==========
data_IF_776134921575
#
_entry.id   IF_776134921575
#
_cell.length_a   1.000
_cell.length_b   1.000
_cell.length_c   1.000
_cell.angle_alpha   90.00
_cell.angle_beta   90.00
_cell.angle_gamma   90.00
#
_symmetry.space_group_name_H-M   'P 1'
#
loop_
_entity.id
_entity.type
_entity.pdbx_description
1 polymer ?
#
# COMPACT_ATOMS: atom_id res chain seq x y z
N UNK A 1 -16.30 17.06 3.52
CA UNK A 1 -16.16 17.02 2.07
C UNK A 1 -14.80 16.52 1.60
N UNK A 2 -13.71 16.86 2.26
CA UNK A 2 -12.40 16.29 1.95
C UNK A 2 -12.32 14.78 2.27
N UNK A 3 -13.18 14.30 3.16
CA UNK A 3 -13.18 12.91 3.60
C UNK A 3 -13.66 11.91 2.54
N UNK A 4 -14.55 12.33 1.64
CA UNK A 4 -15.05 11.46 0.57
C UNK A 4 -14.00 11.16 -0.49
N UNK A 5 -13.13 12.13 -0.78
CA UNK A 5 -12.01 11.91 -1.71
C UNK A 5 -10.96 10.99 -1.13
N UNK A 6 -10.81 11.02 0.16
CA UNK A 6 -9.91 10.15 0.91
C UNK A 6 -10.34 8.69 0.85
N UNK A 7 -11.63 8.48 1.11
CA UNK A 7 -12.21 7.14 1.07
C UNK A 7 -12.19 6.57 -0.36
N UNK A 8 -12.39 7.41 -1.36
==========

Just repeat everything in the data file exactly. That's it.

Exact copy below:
data_IF_776134921575
#
_entry.id   IF_776134921575
#
_cell.length_a   1.000
_cell.length_b   1.000
_cell.length_c   1.000
_cell.angle_alpha   90.00
_cell.angle_beta   90.00
_cell.angle_gamma   90.00
#
_symmetry.space_group_name_H-M   'P 1'
#
loop_
_entity.id
_entity.type
_entity.pdbx_description
1 polymer ?
#
# COMPACT_ATOMS: atom_id res chain seq x y z
N UNK A 1 -16.30 17.06 3.52
CA UNK A 1 -16.16 17.02 2.07
C UNK A 1 -14.80 16.52 1.60
N UNK A 2 -13.71 16.86 2.26
CA UNK A 2 -12.40 16.29 1.95
C UNK A 2 -12.32 14.78 2.27
N UNK A 3 -13.18 14.30 3.16
CA UNK A 3 -13.18 12.91 3.60
C UNK A 3 -13.66 11.91 2.54
N UNK A 4 -14.55 12.33 1.64
CA UNK A 4 -15.05 11.46 0.57
C UNK A 4 -14.00 11.16 -0.49
N UNK A 5 -13.13 12.13 -0.78
CA UNK A 5 -12.01 11.91 -1.71
C UNK A 5 -10.96 10.99 -1.13
N UNK A 6 -10.81 11.02 0.16
CA UNK A 6 -9.91 10.15 0.91
C UNK A 6 -10.34 8.69 0.85
N UNK A 7 -11.63 8.48 1.11
CA UNK A 7 -12.21 7.14 1.07
C UNK A 7 -12.19 6.57 -0.36
N UNK A 8 -12.39 7.41 -1.36